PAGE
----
In late July, it was reported that the University of Connecticut had interest in playing home games in different venues aside from the XL Center in Hartford and its on-campus arena (Gampel Pavilion) in Storrs. Last week, sources confirmed that playing a game at the Webster Bank Arena in Bridgeport was all but a done deal.
Prior to making an official announcement, UConn must finalize their contract with the XL Center, which plays host to many of the major non-conference and league games during the season. According to Chris Ellsbery of the Connecticut Post: “The WBA has been in talks with UConn for a while now to bring the Huskies to Bridgeport. But until recently, both sides could only talk due to an ‘exclusivity clause’ in UConn’s contract with Hartford’s XL Center, which stated UConn was not allowed to play at any other state venue except the XL Center and Gampel Pavilion in Storrs.”
UConn athletic director Warde Manuel reiterated Elssbery’s sentiment:
“We have to ensure what we’re doing with the XL (Center) is set before we know what we’re going to do with any other venues in the state. We’re going to start selling basketball season tickets in August, so we want this (where we are playing) to be resolved ASAP. And everybody’s working on it, so we should have resolution here soon.”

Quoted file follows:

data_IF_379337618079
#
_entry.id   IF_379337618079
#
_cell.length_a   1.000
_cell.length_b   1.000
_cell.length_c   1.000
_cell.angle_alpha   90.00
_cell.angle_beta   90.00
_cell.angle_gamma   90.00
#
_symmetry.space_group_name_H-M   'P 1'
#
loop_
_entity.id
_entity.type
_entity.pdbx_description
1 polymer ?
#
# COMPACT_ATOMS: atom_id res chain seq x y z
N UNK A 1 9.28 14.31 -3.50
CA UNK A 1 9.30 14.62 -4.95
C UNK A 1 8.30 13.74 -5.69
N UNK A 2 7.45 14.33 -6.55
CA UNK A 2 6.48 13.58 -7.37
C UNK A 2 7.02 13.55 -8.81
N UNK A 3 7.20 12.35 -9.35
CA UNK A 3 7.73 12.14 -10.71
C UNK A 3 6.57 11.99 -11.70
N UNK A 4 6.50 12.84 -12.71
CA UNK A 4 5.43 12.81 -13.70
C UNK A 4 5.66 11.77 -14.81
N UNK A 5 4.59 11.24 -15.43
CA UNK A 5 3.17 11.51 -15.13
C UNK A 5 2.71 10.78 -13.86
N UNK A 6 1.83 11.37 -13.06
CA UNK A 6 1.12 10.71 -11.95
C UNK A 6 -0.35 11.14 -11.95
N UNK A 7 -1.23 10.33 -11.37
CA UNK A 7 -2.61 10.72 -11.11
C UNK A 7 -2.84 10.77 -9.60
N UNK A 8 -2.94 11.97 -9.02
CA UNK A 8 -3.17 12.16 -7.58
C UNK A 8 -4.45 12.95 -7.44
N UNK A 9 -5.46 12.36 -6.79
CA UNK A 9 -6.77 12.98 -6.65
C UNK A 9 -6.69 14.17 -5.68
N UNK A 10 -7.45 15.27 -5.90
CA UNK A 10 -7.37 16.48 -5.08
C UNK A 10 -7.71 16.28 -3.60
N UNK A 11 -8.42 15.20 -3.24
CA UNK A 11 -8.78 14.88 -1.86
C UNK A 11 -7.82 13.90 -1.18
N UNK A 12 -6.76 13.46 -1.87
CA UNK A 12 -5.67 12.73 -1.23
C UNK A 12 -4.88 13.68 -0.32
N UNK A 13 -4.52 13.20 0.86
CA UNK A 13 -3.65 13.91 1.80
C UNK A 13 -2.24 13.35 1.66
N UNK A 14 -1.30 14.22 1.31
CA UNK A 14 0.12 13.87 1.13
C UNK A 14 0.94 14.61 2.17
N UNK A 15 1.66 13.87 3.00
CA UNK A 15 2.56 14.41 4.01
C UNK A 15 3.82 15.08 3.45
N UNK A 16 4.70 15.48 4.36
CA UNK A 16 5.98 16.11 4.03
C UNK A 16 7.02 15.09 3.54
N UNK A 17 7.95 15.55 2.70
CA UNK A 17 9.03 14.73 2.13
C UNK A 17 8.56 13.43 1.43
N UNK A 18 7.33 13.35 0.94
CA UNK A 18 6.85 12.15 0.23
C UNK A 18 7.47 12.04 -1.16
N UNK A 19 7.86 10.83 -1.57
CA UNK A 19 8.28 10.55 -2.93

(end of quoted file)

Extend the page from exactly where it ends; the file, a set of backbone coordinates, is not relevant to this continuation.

Men’s head coach Kevin Ollie didn’t comment on the prospects of playing an American Athletic Conference game away from home, but women’s coach Geno Auriemma is a big fan of the move. The women have played in Bridgeport multiple times over the years during the NCAA Tournament, and Auriemma has made some friends down in the area as a result:
“My own personal opinion is we can sit where we are and have people come to us or we can take another step and go to where they are, And I’m a firm believer that’s a good way to sell our product. It’s a good way to expose who we are and continue to grow our brand. I’ve made quite a lot of friends during my short visits here…We’ve made an awful lot of fans here. They’ve made our program feel welcome.”